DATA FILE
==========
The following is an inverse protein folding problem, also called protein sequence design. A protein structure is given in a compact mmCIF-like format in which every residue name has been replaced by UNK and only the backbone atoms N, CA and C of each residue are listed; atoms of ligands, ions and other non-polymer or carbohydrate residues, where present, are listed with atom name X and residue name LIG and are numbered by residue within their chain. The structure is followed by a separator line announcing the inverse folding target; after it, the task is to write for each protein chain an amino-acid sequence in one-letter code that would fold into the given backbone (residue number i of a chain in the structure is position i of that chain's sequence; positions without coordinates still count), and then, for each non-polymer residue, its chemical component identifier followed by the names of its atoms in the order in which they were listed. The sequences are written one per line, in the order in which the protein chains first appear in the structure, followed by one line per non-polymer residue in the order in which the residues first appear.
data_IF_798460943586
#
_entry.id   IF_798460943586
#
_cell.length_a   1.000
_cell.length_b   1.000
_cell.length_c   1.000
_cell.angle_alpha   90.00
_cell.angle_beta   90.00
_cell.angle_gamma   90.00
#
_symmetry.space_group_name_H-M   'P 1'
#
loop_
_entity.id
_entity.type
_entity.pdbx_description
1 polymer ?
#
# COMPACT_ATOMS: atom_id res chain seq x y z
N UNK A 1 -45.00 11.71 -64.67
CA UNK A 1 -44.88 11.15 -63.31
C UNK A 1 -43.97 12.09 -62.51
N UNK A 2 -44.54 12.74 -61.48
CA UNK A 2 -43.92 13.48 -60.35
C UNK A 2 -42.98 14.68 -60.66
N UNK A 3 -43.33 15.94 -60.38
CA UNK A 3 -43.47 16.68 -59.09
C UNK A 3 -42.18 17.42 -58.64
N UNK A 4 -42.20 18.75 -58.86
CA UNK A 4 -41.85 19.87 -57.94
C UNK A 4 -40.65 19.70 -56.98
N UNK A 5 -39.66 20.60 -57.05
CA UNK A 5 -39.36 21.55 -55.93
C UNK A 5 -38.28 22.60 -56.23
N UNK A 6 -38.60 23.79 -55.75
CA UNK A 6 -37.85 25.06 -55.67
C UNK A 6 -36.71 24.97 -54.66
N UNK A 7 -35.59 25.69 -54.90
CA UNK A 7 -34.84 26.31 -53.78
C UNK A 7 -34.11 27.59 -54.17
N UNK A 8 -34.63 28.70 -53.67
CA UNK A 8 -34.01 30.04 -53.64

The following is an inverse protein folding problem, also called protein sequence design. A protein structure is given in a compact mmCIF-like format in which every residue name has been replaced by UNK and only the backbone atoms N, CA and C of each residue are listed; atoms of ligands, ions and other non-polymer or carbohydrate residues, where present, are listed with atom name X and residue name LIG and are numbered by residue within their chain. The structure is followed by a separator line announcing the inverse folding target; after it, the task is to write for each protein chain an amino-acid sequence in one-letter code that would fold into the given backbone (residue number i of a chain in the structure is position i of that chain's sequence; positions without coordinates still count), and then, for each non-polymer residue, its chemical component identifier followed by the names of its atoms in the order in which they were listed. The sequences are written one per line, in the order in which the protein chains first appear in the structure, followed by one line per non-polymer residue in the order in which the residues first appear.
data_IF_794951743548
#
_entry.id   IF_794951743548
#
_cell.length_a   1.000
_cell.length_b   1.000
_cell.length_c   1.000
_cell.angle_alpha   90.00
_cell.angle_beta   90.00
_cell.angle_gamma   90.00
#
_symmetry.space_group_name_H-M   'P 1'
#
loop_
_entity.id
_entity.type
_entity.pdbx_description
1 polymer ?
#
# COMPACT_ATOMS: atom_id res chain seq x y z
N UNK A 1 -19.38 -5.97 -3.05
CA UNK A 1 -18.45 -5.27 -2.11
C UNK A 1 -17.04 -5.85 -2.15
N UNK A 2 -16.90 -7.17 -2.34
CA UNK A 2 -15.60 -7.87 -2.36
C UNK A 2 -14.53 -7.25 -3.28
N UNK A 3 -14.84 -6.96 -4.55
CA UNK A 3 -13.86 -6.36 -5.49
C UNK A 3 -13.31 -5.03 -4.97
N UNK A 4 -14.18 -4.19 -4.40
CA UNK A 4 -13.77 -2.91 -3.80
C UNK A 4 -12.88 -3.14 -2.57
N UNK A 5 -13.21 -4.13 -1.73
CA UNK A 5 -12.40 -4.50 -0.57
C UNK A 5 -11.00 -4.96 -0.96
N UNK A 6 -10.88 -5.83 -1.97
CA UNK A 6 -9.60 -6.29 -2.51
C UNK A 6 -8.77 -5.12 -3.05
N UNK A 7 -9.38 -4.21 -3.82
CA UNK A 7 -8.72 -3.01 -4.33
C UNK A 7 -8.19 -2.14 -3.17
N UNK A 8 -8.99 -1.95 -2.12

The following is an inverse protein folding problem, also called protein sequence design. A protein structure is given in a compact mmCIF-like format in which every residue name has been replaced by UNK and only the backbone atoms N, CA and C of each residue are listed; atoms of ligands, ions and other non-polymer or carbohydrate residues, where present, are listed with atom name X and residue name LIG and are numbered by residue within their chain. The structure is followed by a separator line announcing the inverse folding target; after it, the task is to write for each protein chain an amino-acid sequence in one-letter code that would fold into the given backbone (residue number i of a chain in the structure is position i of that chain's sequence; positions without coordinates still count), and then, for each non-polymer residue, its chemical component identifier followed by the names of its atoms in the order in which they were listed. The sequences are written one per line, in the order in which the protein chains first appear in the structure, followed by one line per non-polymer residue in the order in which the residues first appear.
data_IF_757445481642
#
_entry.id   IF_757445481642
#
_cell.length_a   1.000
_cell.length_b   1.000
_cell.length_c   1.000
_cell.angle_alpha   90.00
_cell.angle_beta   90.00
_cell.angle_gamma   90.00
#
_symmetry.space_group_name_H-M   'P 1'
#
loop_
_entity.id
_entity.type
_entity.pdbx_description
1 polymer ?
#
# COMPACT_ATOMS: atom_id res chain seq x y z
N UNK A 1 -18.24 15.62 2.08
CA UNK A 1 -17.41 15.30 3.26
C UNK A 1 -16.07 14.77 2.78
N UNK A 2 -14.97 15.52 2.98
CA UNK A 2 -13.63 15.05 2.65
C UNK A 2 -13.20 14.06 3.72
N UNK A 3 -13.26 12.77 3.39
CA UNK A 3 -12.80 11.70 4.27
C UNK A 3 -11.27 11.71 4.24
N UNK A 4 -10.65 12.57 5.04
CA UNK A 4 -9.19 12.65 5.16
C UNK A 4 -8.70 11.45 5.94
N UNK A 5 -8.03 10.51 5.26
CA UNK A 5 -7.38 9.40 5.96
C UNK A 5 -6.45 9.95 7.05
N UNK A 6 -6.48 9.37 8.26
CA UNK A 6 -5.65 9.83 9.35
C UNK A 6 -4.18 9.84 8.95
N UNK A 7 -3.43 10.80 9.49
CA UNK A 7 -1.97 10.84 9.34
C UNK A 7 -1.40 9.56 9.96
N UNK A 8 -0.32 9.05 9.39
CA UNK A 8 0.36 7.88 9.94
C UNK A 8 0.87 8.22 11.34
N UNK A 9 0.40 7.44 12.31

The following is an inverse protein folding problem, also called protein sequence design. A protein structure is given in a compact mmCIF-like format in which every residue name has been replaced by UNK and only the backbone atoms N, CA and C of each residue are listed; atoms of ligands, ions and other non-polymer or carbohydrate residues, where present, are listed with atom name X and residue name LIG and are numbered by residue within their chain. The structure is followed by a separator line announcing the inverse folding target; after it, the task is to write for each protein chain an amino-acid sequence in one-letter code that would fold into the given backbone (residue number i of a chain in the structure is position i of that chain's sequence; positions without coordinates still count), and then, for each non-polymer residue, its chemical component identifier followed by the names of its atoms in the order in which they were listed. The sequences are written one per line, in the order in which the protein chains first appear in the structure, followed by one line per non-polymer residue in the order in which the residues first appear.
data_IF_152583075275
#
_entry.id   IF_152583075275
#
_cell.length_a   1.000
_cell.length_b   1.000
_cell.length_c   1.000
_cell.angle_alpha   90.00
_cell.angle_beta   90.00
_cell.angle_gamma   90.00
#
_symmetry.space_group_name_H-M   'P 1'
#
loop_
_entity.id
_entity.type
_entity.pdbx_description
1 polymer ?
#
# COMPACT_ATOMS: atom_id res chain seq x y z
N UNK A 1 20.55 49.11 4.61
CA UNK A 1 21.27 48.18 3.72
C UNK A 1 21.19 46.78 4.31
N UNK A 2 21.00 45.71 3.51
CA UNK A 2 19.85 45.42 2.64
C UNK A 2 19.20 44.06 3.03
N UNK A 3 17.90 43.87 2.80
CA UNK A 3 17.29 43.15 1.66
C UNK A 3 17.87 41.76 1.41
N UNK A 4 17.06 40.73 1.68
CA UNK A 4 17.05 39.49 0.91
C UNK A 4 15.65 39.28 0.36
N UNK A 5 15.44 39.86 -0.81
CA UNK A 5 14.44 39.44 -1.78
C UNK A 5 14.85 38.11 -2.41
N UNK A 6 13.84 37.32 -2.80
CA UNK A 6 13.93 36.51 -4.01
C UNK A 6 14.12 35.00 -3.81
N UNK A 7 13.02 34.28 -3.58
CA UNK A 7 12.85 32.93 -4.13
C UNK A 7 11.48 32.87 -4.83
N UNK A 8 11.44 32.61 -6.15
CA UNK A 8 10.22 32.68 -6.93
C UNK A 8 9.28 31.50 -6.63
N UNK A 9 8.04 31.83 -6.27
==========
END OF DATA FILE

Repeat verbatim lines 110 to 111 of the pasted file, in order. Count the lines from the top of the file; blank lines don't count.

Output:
CA UNK A 1 -17.41 15.30 3.26
C UNK A 1 -16.07 14.77 2.78